The Jena 6 Movement

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Hat Tip: by Marisol Bello, USA Today

A grass-roots movement is spreading across black America in support of six black high school students charged with attempted murder for beating a white classmate in the small Louisiana town of Jena.

On black radio, black college campuses and websites from YouTube to Facebook, the young men known as the Jena 6 are being held up as symbols of unequal and unfair treatment of blacks in a case that evokes the Deep South’s Jim Crow era, complete with nooses hanging from a tree.

“People are fed up,” says Esther Iverem, 47, a Washington, D.C., writer who runs a website called Seeingblack.com, which has featured articles about the Jena 6. “It’s another case of young black men railroaded unjustly. We do not want to see this happen to young boys who got involved in a school fight.”

Tenisha Wilkerson, 20, of Chicago, posted a page on Facebook supporting the Jena 6. It has attracted 35,000 members.

“Why is this kind of thing still going on?” she asks.

Symbolism evokes outrage

The events in Jena have caught the attention of national civil rights activists. Al Sharpton, Jesse Jackson and Martin Luther King III have marched on Jena in protest.

“The case plays to the fears of many blacks,” Sharpton says. “You hear the stories from your parents and grandparents, but you never thought it would happen in 2007. I think what resonates in the black community is that this is so mindful of pre-1960 America.”

For a year, Jena (pronounced JEEN-uh), a poor mining community of 3,000 people, has been embroiled in racial tensions pitting the black community against white school officials and a white prosecutor. It began last August when a black student asked at an assembly if black students could sit under a tree where white students usually sat. The next day, two nooses hung from the tree.

Black parents were outraged by the symbolism, recalling the mob lynchings of black men. They complained to school officials. District superintendent Roy Breithaupt and the school board gave three-day suspensions to the white students who hung the nooses, overruling the recommendation of then-principal Scott Windham that the students be expelled.

Breithaupt and current principal Glen Joiner did not return calls for comment.

In November, an unknown arsonist burned down part of the high school.

Over the next three days, fights erupted between black and white students on and off school grounds. Police arrested a white man for punching a black teen. He pleaded guilty to simple battery.

The skirmishes culminated with a fight in which the six black teens, star players on Jena’s champion football team, were charged as adults with attempted murder. The white student they’re accused of beating, Justin Barker, 17, was knocked unconscious and suffered cuts and bruises. He was treated at an emergency room but not hospitalized.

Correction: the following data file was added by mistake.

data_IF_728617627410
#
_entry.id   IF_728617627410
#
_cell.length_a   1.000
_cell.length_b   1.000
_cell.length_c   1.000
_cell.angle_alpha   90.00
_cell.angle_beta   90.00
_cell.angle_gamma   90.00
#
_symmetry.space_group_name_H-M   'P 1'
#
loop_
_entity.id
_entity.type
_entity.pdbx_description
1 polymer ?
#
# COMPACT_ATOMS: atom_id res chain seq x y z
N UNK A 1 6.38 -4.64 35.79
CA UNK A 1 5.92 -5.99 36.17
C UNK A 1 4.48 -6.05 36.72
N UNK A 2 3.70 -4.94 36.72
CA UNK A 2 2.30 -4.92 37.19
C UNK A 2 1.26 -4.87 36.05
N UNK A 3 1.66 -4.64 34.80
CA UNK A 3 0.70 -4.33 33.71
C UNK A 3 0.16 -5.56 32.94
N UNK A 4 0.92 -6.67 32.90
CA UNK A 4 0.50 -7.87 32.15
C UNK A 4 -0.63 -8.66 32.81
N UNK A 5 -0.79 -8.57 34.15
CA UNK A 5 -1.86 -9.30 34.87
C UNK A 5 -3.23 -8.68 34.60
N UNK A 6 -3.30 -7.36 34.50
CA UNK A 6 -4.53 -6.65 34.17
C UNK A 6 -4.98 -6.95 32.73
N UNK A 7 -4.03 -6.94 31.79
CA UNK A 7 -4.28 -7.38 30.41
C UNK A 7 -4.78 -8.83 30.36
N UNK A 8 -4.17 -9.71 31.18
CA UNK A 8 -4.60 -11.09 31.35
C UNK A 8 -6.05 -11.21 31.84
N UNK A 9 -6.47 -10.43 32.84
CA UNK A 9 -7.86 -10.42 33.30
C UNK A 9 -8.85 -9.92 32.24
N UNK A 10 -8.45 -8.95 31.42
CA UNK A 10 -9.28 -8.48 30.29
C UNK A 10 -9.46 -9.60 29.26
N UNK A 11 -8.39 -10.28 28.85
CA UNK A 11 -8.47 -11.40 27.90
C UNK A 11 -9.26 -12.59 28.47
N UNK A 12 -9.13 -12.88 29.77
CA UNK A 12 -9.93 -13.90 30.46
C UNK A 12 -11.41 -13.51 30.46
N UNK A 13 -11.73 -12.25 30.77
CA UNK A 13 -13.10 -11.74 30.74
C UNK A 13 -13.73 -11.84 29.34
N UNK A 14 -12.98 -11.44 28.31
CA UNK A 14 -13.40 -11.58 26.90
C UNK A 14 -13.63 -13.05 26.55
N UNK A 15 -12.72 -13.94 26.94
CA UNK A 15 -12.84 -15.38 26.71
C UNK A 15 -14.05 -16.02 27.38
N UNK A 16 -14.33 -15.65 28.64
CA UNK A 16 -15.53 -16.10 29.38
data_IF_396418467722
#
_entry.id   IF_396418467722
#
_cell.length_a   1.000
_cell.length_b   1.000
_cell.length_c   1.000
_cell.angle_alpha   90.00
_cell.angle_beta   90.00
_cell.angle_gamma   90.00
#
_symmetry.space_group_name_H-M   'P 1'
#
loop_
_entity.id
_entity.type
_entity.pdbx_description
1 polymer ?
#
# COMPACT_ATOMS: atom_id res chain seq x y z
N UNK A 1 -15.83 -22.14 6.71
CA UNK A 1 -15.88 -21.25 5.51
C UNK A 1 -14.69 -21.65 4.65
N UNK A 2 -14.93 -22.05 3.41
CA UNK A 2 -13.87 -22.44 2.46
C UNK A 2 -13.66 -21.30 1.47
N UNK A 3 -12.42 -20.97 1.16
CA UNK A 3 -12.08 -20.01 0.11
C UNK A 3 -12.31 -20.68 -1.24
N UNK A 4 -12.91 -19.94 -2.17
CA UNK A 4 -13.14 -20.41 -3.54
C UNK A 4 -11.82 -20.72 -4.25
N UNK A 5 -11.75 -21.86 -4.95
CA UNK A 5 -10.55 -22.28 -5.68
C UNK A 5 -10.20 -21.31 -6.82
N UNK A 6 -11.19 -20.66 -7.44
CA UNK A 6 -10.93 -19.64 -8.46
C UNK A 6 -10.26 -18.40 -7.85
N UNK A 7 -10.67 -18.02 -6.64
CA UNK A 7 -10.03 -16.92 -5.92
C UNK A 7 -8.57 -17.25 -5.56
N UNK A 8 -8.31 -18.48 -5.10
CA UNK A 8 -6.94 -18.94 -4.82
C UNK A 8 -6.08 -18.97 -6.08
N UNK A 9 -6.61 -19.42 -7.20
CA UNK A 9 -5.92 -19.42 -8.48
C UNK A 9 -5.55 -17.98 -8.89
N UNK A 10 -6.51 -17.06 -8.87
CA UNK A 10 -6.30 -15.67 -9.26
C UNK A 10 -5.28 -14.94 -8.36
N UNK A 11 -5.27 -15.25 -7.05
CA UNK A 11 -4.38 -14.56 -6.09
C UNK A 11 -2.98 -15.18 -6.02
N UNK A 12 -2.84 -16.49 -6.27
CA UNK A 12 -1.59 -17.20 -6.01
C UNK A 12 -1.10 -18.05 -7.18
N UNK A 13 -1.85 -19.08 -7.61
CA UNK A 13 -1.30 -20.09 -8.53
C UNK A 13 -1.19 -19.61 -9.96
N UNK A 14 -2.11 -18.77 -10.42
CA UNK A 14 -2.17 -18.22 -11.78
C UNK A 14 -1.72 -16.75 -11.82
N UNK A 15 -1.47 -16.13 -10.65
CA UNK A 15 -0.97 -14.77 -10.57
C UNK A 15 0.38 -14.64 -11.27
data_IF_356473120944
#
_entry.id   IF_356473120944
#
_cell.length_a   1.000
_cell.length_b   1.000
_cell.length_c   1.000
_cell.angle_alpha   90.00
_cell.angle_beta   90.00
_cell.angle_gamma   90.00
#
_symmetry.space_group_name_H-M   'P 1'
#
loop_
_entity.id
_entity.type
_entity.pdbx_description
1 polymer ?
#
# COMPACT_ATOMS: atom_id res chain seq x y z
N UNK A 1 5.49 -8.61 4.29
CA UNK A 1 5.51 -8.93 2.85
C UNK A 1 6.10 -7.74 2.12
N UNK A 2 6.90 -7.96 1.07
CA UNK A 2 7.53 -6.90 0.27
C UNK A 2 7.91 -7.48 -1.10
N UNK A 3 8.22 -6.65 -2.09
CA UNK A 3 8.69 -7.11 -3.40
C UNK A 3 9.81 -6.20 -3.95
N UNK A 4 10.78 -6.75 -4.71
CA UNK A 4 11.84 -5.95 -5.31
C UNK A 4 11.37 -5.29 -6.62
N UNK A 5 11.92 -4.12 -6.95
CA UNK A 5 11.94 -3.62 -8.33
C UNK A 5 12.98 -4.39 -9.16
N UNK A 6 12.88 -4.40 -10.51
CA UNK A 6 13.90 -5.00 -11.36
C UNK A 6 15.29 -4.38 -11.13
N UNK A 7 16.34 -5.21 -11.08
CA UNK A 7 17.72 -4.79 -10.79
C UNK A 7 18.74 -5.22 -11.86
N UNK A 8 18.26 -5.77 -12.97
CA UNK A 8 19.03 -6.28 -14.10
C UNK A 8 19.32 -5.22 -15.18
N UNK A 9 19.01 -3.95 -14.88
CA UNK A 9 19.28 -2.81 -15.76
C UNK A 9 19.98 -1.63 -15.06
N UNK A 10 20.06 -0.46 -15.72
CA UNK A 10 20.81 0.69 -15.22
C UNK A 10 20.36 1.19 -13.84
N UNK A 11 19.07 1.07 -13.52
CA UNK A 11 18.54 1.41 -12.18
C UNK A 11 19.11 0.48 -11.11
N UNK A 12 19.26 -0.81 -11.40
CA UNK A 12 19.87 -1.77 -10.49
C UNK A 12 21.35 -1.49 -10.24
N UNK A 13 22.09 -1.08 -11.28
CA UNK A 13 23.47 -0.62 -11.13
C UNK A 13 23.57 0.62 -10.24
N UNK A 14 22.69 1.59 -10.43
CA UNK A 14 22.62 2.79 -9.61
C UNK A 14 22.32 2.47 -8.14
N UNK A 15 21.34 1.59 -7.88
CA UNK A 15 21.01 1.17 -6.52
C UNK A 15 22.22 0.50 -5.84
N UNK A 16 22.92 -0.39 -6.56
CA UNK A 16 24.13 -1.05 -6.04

Mychal Bell, 17, was convicted in May of a reduced charge, aggravated second-degree battery, which carries a maximum sentence of 15 years in prison.

Since then, charges against two youths have been reduced.

Reed Walters, the LaSalle Parish prosecutor who brought the charges, did not return calls for comment.

The anger fueled by the case shows no sign of letting up. More than 1,500 people, including California Democratic Rep. Maxine Waters, rallied at Howard University in Washington on Wednesday. Rallies are planned in Chicago and Boston.

Civil rights groups, including the NAACP and Friends of Justice, plan to rally at the Jena courthouse on Sept. 20, the scheduled date of Bell’s sentencing. Their websites anticipate busloads of marchers from across the country.

The black students’ supporters say the white teens in Jena were not punished as severely as the blacks.

“The question here has always been about fairness and equal justice,” says Tony Brown, a Louisiana radio host. “The bottom line is that there is a two-tiered judicial system. If you’re black, they want to lock you up and throw away the keys. If you’re white, you get a slap on the wrist and get to go home with your parents.”

He points to a case in nearby Bunkie, La., in which three white teens were charged this spring with the minor crime of battery for beating a white teen, who spent three days in the hospital for brain swelling and bleeding.

The case of the Jena 6 has launched “a modern-day civil rights movement,” Brown says.

Tired of the attention

Blacks are overrepresented in the criminal justice system. A 2007 study by the National Council on Crime and Delinquency found that blacks are 17% of the nation’s juvenile population, but 28% of juveniles arrested are black.

“I don’t think you grow up black and think this kind of thing doesn’t happen,” says Maliza Kalenza, 19, a Howard University sophomore from Minneapolis.

Donald Washington, the U.S. attorney for Louisiana’s Western District, says his office investigated the events in Jena but did not find evidence to support a criminal case in the noose hangings. He says black students had sat under the tree where the nooses were hung, too, and he found no evidence that the noose incident led to the fights three months later.

The tree was cut down this summer.

Washington’s office is reviewing the history of Jena school district punishments of black and white students but so far has found nothing inappropriate.